Covering sports with more certainty in ‘21

By Paul Boggs - Sports Reporter


SCIOTO COUNTY — Indeed, what a difference a year makes —and it’s more than quite the contrast from last summer.

As the calendar turns every year to and beyond the 4th of July, that’s also when the Ohio High School Athletic Association — and high school sportswriters throughout the Buckeye State — start focusing almost exclusively on the upcoming fall sports season.

The OHSAA, on Monday, even reminded us of that with a tweet on Twitter — that the 2021 golf season officially tees off on Aug. 5, with mandatory practice in the remaining fall sports set for, as always, on Aug 1.

But right there, and actually right here and right now, we’re already at a point of certainty compared to a full year ago.

As June turned into July of last year, and Independence Day quickly came and went, July and August —for myself anyway —was ALL about the pursuit for answers from the OHSAA on whether or not fall sports were going to happen, since the coronavirus threat was very much still with us at that present time.

It actually, with this fast-spreading Delta variant, still is —but by now, the coronavirus vaccine has been out there for almost six months.

Of course, the OHSAA’s answers depended on the decisions of the Ohio Department of Health and Governor Mike DeWine, who incrementally approved the go-ahead of “non-contact” sports such as golf and girls tennis to volleyball and cross country.

It wasn’t until Aug. 18, a Tuesday to be exact and one full week ahead of the official start of the football regular season, that finally the “full-contact” sports of football — and futbol (soccer) — got their long-awaited green light to go ahead with a campaign.

With that, and although the football season looked drastically different with only six regular-season games getting played prior to the playoffs, our long-lasting statewide nightmare was finally over — over whether or not we would have a fall sports season.

I’m often asked in the spring about how I am spending my summer —usually not knowing for sure until it truly arrives in mid-June.

But for four months of 2020, from April 20 to Aug. 20, that question could easily be answered— because the majority of that time was spent documenting it in editions of The Portsmouth Daily Times.

Every Tuesday and Thursday at 2 p.m. was spent watching DeWine’s press conferences for updates involving fall sports —while all day during the week was monitoring the OHSAA website for sometimes daily member school updates.

Without immediately looking back, the number of OHSAA-related stories —from football-related to anything involving fall sports guidance — only increased.

The legwork — primarily deciphering those memos — was monotonous and often times tedious, but instead of EVERY conversation speculating about whether or not fall sports were going to happen (when I was in the grocery store, after weekend mass, or via e-mail, social media private message or text messages), audiences were informed to simply “keep reading”.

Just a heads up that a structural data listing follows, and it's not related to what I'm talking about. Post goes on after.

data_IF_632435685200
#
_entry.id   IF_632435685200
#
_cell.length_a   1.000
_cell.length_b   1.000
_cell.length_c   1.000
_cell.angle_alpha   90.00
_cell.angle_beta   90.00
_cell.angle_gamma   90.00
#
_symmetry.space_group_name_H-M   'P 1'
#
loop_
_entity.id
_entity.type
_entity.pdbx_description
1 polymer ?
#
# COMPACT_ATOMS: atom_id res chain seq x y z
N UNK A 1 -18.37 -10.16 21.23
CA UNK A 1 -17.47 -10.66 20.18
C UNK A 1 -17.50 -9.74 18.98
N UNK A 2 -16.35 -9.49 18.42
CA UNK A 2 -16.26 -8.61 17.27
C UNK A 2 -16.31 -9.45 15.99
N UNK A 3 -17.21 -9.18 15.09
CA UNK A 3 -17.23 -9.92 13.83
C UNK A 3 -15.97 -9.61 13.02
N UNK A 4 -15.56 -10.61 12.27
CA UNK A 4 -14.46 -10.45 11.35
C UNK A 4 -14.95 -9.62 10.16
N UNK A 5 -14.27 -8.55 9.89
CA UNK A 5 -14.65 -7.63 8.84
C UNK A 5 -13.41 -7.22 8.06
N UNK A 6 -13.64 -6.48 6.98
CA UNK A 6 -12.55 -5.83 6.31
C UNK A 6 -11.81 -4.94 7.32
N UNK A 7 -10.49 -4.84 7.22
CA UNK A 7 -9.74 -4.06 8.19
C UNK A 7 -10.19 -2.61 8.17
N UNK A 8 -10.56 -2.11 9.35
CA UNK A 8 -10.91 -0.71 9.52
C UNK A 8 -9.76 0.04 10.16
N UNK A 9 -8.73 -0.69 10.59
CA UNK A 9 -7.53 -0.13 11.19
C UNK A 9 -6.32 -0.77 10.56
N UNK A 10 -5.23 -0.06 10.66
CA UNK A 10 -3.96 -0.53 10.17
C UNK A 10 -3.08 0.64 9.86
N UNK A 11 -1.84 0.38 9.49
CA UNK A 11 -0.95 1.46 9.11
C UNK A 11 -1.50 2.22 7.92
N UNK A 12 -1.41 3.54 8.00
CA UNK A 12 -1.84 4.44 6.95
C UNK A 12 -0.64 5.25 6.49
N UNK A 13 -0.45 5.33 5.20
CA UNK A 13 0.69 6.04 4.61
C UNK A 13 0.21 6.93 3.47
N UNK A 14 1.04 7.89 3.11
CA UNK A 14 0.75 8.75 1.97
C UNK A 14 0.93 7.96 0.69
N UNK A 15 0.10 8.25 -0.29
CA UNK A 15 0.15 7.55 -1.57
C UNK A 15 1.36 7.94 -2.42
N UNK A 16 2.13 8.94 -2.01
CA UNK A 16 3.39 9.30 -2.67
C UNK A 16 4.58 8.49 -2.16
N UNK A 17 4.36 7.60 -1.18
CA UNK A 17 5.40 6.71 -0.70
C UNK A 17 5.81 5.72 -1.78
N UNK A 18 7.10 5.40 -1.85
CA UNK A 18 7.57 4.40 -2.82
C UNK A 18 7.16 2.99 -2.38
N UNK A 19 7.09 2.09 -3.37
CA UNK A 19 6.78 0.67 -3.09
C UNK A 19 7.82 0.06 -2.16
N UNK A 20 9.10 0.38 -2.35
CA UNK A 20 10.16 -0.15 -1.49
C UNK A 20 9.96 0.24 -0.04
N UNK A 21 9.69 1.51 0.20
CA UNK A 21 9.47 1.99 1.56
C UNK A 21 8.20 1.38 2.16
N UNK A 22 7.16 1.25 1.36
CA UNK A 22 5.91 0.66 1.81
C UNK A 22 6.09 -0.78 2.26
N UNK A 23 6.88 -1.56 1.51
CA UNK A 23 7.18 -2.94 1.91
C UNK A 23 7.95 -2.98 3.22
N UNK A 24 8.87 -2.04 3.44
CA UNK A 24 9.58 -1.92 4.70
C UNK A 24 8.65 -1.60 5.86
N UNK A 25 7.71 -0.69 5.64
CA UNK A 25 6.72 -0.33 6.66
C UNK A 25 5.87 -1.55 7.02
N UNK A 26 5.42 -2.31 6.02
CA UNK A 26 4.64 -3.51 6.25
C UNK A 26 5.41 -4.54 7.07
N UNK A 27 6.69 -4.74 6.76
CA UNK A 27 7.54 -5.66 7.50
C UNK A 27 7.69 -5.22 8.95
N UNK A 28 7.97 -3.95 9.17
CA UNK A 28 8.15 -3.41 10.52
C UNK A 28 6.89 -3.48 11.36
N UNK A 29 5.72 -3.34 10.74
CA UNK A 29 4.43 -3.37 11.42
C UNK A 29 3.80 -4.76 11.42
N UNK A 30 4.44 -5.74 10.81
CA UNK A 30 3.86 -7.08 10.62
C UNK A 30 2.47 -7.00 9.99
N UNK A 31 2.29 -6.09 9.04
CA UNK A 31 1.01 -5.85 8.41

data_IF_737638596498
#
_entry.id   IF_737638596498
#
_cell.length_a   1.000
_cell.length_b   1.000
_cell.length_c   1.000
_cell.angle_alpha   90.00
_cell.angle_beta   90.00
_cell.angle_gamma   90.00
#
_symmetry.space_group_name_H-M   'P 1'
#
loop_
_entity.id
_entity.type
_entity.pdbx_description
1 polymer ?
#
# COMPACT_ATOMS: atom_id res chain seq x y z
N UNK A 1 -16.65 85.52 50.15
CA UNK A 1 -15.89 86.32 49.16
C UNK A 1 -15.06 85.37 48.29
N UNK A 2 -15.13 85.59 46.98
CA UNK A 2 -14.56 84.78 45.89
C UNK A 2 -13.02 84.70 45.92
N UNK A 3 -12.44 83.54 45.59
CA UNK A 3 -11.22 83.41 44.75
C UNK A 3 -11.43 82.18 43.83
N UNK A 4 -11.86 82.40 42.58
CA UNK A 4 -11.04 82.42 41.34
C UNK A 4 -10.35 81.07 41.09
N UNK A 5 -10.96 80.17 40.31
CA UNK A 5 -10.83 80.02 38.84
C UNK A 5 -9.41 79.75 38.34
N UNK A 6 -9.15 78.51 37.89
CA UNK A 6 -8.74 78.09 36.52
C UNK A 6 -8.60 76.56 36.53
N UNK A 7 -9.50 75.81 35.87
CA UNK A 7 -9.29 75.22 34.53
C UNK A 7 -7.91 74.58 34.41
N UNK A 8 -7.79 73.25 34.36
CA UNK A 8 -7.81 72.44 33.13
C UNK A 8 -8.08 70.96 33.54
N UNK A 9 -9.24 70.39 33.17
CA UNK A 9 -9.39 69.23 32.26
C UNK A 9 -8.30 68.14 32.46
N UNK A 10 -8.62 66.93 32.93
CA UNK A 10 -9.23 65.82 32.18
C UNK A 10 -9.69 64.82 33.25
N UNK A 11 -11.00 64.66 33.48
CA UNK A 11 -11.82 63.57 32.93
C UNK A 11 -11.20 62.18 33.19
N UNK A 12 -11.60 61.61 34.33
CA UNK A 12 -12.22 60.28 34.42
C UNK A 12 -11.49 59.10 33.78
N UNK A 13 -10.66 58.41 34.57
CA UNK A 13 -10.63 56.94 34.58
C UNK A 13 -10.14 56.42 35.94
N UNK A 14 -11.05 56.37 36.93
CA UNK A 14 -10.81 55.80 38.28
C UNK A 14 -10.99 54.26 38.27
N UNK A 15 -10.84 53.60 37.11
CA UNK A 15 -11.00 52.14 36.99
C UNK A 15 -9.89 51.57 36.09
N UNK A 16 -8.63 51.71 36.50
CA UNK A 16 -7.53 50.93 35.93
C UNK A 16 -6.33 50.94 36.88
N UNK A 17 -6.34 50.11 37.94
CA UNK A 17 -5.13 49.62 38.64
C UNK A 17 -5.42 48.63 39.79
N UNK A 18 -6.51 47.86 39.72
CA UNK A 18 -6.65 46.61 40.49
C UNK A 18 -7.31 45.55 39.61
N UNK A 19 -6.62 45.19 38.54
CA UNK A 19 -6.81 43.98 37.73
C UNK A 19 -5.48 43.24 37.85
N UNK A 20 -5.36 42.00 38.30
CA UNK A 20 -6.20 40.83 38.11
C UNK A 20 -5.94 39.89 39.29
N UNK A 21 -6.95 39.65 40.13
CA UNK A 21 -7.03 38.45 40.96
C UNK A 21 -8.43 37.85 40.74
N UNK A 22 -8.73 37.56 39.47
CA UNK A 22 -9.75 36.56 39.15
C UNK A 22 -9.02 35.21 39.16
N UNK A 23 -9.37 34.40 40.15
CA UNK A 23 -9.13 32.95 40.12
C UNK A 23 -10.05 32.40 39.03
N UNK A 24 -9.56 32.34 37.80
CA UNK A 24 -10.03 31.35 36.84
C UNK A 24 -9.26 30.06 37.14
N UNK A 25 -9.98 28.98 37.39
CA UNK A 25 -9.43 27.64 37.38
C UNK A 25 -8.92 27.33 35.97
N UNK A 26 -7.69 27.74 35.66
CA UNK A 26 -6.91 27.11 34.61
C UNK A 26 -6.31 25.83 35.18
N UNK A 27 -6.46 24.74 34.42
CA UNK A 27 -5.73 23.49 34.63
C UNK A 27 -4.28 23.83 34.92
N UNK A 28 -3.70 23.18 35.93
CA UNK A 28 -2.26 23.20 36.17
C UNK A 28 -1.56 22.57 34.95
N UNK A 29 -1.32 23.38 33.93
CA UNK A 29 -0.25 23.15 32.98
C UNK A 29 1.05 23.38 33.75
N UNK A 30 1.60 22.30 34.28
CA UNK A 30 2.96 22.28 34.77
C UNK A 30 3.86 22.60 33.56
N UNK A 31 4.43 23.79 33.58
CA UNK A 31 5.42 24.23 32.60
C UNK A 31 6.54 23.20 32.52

In fact, on Facebook posts, these stories were introduced “and so it continues”.

Truth be told, like the high school sports teams, it was an “offseason” like no other.

But thankfully, luckily, mercifully, this summer is not occupied on that topic —which became more like a beat.

Those OHSAA memos are now infrequent, and are much shorter in length.

The only repetitive information appearing this summer: “In the sports of baseball, basketball, football, soccer, softball and volleyball, coaches may coach their own student-athletes on non-school teams between June 1 and July 31, 2021 without restriction (this was previously known as the 10-day rule).”

Participation can not be mandatory, and in football, only non-contact participation is permitted.

The mandatory no-contact period for coaches in the sports of baseball, basketball and softball returns on Aug. 1 (2021) and remains through Aug. 31 —when “any coach, paid or volunteer, approved by the Board of Education to coach in those sports is prohibited from providing coaching, providing instruction or supervising conditioning and physical fitness programs or open gyms to members of a school team in their sport. This includes any type of tryouts in or out of school for purposes of non-interscholastic competition.”

Finally, for the 2021-22 academic year, schools ARE PERMITTED to charge admission for interscholastic scrimmages — as the OHSAA has not yet determined if this regulation will become permanent.

Already, in this first full week of July, normal offseason workouts are taking place for fall sports —whereas they did last season with noteworthy restrictions and/or changes.

And, unlike last season for the “full contact” sports, there will be intersquad scrimmages prior to the first soccer matches or football games in mid-to-late August.

The 10-week regular season — for football — begins the week of Aug. 16, with the top 16 schools in each region qualifying for the playoffs that begin the final weekend in October.

By that time this coming fall, hopefully the focus —and our sports stories —still squares on the games or matches themselves, instead of spending a second summertime writing about IF they even take place.

That’s right.

What a difference a year makes.


By Paul Boggs

Sports Reporter

Reach Paul Boggs at (740) 353-3101 ext. 1926, by email at [email protected], or on Twitter @BoggsSports © 2021 Portsmouth Daily Times, all rights reserved

Reach Paul Boggs at (740) 353-3101 ext. 1926, by email at [email protected], or on Twitter @BoggsSports © 2021 Portsmouth Daily Times, all rights reserved